Striding the global stage: How the EU is helping local heroes take on the world

In partnership with The European Commission
Striding the global stage: How the EU is helping local heroes take on the world
By Claudio RosminoRobert Hackwill
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The EU is keen to create the multinational business champions of the future, and is looking to help successful SMEs make the leap from local dominance to the international markets.

Flying through fog is the kind of feeling an entrepreneur initially has when starting a new business plan.

In Denmark, a national training program is helping small and medium companies to translate good projects into efficient strategies.

In Esbjerg, on the western coast, Søren Hvorslev, Senior Partner at Geemit, has been searching for a way to launch a sharing economy solution to handle stock facilities, along with an online trading platform for surplus spare parts.

"I needed someone from outside the oil & gas industry to actually try to challenge the way we were doing things. We had some new business model ideas which we wanted to bring onto the market, but we were a little bit unsure on how we should sell them," he says.

The Scale Up program supported by the EU Cohesion Policy has 12 training centres, all over the country.

Bespoke training is available, based on regional specializations and linked to local industries. Each participating entrepreneur is driven through their project where they can learn how to get into new markets and connect with business opportunities.

"It’s an interesting win-win situation, because it’s not only the participant who is gaining value, but also the existing companies that get ideas, access to new talents and so on," says Scale Up Denmark's CEO Lisbeth Valther.

Within the team of experts, the entrepreneur is also supported by a manager coming from a major industry, who shares their knowledge of the market. And often it's a useful experience for both sides.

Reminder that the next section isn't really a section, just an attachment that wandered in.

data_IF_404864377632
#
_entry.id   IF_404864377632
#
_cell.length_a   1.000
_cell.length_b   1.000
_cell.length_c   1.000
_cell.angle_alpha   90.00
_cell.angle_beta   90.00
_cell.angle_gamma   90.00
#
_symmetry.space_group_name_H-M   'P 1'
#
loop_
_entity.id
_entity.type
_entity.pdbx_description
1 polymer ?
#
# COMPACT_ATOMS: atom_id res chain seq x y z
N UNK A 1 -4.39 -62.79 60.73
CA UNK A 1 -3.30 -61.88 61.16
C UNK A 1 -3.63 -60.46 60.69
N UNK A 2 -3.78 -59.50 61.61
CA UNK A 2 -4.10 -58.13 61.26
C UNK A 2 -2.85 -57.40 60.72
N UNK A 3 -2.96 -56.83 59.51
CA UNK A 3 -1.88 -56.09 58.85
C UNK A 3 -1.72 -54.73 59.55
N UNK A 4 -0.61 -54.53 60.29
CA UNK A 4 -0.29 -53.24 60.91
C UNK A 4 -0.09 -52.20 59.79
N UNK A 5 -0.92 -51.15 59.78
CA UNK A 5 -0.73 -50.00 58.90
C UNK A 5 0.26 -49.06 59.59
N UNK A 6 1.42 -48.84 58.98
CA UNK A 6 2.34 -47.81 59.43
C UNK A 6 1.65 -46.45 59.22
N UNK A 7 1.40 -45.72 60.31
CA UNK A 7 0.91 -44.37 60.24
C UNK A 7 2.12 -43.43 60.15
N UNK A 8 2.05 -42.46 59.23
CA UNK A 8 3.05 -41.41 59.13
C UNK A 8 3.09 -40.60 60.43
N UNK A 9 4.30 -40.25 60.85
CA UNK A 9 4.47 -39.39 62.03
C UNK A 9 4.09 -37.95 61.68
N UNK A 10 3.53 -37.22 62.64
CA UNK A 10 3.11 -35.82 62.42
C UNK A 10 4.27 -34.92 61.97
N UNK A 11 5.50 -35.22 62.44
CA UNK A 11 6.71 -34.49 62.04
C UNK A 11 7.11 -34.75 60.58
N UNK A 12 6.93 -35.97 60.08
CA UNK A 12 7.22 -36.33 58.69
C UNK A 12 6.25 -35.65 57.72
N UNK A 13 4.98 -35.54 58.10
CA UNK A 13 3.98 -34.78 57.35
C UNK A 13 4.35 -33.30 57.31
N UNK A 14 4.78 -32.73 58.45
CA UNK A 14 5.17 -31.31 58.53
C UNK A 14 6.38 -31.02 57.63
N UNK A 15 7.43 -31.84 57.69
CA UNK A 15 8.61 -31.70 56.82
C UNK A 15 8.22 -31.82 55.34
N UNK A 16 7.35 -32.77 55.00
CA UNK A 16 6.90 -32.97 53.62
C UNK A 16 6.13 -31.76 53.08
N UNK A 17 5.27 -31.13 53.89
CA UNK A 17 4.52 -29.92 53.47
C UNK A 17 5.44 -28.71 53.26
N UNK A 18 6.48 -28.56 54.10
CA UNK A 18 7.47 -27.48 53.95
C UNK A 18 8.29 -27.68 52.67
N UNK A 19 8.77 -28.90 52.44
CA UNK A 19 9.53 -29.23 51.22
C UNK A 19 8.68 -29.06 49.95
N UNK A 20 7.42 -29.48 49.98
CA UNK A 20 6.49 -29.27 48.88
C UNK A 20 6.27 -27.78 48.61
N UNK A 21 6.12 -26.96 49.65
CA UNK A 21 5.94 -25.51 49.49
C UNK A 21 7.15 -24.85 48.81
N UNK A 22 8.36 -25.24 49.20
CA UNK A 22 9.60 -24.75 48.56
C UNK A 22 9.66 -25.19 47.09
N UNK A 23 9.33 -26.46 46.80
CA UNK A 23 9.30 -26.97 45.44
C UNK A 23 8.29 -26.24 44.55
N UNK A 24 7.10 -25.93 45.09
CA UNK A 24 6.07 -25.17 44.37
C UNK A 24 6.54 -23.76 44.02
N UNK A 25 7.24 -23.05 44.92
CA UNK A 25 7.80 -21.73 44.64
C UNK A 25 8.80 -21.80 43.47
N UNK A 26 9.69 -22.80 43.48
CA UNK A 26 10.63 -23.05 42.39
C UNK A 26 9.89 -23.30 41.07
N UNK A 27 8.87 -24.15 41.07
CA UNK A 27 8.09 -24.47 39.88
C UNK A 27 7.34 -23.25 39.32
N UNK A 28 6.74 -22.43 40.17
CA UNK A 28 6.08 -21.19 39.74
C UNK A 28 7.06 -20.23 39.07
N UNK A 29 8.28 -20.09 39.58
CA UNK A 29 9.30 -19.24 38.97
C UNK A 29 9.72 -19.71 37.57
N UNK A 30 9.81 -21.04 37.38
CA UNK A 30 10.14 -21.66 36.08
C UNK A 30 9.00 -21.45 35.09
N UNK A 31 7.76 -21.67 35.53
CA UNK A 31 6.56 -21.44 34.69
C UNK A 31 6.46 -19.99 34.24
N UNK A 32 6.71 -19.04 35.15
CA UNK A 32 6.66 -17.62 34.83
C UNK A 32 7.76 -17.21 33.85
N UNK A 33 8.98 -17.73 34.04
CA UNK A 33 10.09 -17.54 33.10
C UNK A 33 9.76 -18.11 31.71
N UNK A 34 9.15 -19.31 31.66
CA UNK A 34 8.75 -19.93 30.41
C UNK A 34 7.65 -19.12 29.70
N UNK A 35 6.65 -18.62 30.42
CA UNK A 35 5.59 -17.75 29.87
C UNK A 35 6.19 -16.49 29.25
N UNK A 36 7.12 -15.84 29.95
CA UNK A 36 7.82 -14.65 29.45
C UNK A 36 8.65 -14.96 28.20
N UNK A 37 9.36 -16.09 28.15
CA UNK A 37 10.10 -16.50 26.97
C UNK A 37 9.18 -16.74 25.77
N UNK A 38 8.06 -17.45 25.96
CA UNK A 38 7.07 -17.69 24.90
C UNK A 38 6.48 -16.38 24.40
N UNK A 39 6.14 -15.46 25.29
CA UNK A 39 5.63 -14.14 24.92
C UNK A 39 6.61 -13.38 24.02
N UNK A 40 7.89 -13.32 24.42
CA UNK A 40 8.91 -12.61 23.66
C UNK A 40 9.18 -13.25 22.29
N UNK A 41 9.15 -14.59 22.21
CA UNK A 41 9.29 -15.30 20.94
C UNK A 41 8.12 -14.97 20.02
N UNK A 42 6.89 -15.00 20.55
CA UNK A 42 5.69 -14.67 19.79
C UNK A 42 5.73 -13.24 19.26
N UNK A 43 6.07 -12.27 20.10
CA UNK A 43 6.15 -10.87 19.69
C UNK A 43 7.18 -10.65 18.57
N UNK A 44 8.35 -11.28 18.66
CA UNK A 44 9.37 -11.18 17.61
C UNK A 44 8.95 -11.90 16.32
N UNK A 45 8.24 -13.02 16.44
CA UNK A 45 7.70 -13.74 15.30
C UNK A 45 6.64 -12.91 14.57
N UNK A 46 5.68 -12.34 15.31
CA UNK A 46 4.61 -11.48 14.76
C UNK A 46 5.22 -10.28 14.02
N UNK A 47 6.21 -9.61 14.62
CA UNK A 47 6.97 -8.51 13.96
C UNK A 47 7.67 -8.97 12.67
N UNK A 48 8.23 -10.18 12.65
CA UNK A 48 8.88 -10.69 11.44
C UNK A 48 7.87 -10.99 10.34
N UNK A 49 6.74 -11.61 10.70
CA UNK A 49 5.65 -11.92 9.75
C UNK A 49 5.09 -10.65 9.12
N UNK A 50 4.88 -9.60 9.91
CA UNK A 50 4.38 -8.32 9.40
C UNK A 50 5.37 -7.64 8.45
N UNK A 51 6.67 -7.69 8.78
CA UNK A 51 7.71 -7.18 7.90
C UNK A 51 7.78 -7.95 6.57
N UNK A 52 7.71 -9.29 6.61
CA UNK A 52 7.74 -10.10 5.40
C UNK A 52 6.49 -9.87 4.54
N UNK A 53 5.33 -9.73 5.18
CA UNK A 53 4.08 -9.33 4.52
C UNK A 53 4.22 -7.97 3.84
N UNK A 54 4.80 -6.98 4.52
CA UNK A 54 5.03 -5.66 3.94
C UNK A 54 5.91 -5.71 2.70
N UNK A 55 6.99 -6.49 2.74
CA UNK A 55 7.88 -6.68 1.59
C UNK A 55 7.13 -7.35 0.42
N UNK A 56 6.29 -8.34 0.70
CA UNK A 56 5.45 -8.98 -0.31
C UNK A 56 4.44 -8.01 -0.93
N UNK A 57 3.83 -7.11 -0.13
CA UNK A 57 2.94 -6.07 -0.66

"First of all, I thought my position was to be a professor, but by the end I had learned a lot from them and ended up being their partner in crime; and we did a lot of coaching with each other, both on the business plan but also on how to take the product from an idea into business," says Blue Water Shipping's Head of Project Logistics Jacob Kjærgaard.

The right implementation of the strategy is key. The 145 companies having attended the five-month program so far are expected to up their total turnover by one billion euros compared to before the training and create a forecast 2400 new jobs.

"The main advantages for the participating companies is that we look very much into the strategy going forward. But executing a strategy is a very tough business, because the daily driving of the company is where challenges are when looking into the future. So, how can they execute a strategy ? That’s what we work on with them," says the Program Director of a Scale Up-linked initiative, Next Step Challenge, Søren Røn.

The additional value of this training model is that companies don't only have the opportunity to emerge on their domestic market but in certain cases even at a international level. And that is what happened for Geemit.

"We started up by being local and today we are looking at the same possibilities in Australia and Norway, so after 9 months we are already expanding into the world using the same model which we invented in the Scale Up program," says Søren Hvorslev.

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